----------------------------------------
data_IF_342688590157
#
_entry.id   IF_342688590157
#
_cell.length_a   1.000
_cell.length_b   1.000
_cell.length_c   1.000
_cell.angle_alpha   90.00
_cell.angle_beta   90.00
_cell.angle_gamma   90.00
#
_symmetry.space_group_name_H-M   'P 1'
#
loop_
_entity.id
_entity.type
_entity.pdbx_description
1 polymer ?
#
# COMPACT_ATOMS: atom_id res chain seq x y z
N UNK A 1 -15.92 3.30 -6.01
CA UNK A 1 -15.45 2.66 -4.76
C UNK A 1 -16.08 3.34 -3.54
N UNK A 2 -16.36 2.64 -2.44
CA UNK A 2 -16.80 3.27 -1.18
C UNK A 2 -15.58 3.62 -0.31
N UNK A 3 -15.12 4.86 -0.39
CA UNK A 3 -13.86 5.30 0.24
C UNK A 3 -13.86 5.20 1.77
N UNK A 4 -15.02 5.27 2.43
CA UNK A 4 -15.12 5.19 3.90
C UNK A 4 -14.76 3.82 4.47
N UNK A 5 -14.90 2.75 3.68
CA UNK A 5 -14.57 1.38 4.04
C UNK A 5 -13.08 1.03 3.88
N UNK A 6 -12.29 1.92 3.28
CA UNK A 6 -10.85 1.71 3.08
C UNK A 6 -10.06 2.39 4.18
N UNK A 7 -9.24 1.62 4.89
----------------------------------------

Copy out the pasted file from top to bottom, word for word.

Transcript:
data_IF_342688590157
#
_entry.id   IF_342688590157
#
_cell.length_a   1.000
_cell.length_b   1.000
_cell.length_c   1.000
_cell.angle_alpha   90.00
_cell.angle_beta   90.00
_cell.angle_gamma   90.00
#
_symmetry.space_group_name_H-M   'P 1'
#
loop_
_entity.id
_entity.type
_entity.pdbx_description
1 polymer ?
#
# COMPACT_ATOMS: atom_id res chain seq x y z
N UNK A 1 -15.92 3.30 -6.01
CA UNK A 1 -15.45 2.66 -4.76
C UNK A 1 -16.08 3.34 -3.54
N UNK A 2 -16.36 2.64 -2.44
CA UNK A 2 -16.80 3.27 -1.18
C UNK A 2 -15.58 3.62 -0.31
N UNK A 3 -15.12 4.86 -0.39
CA UNK A 3 -13.86 5.30 0.24
C UNK A 3 -13.86 5.20 1.77
N UNK A 4 -15.02 5.27 2.43
CA UNK A 4 -15.12 5.19 3.90
C UNK A 4 -14.76 3.82 4.47
N UNK A 5 -14.90 2.75 3.68
CA UNK A 5 -14.57 1.38 4.04
C UNK A 5 -13.08 1.03 3.88
N UNK A 6 -12.29 1.92 3.28
CA UNK A 6 -10.85 1.71 3.08
C UNK A 6 -10.06 2.39 4.18
N UNK A 7 -9.24 1.62 4.89